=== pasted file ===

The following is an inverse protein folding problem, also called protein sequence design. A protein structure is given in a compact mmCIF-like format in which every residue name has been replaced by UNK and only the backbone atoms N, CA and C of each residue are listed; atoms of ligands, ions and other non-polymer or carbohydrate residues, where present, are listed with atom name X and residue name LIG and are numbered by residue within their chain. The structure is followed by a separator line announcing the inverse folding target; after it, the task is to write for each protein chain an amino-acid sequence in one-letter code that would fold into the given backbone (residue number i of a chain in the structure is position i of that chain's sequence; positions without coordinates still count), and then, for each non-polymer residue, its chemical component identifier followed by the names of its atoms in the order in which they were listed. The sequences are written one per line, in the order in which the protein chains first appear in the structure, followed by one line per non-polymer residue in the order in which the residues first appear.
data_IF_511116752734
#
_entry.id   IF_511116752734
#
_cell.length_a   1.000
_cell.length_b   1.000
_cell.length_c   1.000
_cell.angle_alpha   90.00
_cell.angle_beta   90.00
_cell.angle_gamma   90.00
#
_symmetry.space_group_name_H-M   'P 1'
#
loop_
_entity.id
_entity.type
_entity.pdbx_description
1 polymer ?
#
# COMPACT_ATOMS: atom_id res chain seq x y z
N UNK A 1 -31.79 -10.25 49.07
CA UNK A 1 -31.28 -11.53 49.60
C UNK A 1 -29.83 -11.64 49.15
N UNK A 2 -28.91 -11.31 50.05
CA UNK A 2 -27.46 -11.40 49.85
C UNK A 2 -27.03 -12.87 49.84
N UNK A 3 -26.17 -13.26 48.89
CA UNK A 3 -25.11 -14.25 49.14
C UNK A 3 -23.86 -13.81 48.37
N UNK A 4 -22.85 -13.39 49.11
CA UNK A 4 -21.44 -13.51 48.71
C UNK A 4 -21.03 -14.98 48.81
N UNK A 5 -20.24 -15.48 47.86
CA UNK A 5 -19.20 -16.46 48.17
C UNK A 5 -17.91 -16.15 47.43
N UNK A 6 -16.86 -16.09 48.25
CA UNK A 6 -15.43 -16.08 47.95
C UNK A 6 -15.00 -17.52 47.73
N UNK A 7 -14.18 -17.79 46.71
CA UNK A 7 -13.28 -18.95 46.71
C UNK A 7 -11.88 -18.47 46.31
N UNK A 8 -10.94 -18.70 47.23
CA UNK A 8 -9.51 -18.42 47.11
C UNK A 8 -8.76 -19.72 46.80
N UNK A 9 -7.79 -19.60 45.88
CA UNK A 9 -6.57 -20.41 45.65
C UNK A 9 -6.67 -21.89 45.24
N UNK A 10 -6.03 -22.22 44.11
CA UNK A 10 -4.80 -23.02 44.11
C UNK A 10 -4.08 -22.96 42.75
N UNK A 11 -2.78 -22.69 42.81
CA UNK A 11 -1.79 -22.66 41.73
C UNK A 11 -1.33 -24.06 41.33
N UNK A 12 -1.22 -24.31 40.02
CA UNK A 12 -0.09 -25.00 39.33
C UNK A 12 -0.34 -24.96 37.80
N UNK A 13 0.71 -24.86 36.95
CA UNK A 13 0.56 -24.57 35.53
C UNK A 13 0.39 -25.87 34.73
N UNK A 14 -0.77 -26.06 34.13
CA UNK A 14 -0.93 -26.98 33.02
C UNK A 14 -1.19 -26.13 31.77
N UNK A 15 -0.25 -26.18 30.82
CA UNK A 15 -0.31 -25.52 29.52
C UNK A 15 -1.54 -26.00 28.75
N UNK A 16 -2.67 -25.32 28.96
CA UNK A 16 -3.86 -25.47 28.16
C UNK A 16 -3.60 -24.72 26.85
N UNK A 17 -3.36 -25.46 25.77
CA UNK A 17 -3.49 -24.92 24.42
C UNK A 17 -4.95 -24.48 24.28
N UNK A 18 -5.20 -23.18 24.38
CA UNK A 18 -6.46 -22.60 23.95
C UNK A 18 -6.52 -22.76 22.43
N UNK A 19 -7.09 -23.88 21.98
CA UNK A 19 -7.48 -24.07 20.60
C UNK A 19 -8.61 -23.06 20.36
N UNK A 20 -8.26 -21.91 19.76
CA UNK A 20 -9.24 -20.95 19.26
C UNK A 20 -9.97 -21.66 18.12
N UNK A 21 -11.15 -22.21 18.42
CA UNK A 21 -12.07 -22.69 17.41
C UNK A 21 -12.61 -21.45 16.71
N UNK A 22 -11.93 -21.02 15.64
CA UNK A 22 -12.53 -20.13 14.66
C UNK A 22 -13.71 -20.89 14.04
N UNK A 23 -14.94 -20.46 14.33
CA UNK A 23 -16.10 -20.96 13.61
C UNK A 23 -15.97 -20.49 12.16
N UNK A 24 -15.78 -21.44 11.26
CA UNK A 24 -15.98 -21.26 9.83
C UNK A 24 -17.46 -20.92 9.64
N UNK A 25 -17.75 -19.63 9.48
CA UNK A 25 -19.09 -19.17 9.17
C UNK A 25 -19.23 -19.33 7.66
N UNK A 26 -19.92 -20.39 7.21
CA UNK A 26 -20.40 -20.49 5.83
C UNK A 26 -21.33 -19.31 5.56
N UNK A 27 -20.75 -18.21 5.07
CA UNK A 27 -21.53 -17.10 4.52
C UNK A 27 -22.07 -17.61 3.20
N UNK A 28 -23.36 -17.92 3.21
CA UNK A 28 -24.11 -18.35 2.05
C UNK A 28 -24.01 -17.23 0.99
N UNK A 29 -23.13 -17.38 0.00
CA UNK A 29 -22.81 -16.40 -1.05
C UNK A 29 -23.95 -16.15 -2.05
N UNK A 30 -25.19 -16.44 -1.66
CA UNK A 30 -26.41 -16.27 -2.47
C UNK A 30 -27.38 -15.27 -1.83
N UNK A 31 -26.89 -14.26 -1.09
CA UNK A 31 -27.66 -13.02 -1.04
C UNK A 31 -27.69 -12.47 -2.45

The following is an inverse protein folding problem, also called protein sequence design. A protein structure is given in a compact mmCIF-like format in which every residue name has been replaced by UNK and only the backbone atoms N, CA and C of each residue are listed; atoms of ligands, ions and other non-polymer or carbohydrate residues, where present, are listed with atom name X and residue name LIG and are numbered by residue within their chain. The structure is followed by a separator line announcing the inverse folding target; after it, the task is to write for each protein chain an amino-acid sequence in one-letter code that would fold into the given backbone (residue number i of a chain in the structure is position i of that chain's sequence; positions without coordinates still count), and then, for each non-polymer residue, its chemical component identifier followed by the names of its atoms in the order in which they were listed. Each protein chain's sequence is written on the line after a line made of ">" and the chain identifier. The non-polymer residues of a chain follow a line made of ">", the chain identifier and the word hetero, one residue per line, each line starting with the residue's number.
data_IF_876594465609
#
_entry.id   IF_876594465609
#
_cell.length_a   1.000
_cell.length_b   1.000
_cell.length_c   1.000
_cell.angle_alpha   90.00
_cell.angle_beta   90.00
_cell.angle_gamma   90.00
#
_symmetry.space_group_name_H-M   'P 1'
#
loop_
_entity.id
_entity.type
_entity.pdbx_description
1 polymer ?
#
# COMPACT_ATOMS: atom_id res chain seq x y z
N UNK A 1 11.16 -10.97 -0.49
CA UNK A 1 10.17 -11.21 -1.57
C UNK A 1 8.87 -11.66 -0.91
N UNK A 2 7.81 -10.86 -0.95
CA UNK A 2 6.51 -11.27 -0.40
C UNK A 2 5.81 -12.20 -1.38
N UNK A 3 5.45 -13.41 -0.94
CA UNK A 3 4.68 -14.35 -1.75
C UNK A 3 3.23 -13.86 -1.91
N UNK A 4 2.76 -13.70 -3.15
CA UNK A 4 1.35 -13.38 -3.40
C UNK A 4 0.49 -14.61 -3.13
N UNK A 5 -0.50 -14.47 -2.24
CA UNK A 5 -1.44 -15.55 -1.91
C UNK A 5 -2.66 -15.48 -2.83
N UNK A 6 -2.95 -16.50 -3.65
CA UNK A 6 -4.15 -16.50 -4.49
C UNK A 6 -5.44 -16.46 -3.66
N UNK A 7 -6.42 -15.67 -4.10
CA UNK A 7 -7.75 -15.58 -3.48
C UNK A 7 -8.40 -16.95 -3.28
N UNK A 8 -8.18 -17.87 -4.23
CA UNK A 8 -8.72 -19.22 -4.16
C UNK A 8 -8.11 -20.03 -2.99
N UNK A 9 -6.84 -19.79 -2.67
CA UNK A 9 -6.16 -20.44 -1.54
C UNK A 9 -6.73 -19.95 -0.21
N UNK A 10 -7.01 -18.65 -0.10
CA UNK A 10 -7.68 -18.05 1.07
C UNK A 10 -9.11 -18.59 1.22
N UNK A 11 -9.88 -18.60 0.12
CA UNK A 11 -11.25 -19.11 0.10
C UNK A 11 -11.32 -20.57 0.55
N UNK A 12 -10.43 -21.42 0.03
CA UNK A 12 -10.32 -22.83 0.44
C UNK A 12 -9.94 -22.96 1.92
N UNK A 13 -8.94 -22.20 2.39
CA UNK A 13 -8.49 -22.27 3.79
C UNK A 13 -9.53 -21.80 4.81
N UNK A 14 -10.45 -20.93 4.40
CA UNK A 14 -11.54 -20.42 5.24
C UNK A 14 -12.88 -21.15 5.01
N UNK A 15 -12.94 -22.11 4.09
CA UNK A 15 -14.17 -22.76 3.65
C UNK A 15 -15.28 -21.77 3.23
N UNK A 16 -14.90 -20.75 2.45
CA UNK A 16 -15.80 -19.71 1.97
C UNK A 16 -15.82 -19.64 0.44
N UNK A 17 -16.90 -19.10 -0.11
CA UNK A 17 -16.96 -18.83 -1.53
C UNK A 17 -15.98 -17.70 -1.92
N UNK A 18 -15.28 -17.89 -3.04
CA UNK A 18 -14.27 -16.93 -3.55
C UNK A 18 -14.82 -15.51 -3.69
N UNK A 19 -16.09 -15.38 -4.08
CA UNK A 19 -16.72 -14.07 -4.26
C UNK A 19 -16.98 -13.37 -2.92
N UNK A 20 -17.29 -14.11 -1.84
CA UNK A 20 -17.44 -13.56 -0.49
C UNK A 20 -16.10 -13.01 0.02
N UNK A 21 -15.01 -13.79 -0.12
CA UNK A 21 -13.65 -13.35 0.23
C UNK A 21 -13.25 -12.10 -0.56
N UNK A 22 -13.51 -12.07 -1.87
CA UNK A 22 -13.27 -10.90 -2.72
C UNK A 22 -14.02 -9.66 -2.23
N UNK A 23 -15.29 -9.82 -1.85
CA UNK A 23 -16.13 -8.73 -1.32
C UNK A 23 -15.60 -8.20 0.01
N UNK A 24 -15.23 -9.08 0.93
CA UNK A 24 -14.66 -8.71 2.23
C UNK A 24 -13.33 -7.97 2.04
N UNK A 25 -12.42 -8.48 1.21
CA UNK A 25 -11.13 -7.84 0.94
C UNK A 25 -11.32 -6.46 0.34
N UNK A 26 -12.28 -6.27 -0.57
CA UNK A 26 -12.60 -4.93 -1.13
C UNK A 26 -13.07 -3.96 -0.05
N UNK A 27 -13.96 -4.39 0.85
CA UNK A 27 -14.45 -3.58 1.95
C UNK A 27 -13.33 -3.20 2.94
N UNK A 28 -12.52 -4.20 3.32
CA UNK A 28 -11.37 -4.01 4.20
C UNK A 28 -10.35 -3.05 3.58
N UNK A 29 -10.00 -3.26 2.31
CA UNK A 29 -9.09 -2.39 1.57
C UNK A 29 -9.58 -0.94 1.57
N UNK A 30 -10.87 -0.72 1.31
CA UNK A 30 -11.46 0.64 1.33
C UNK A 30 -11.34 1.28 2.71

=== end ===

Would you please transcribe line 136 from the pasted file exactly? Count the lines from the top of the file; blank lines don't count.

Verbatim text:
N UNK A 1 11.16 -10.97 -0.49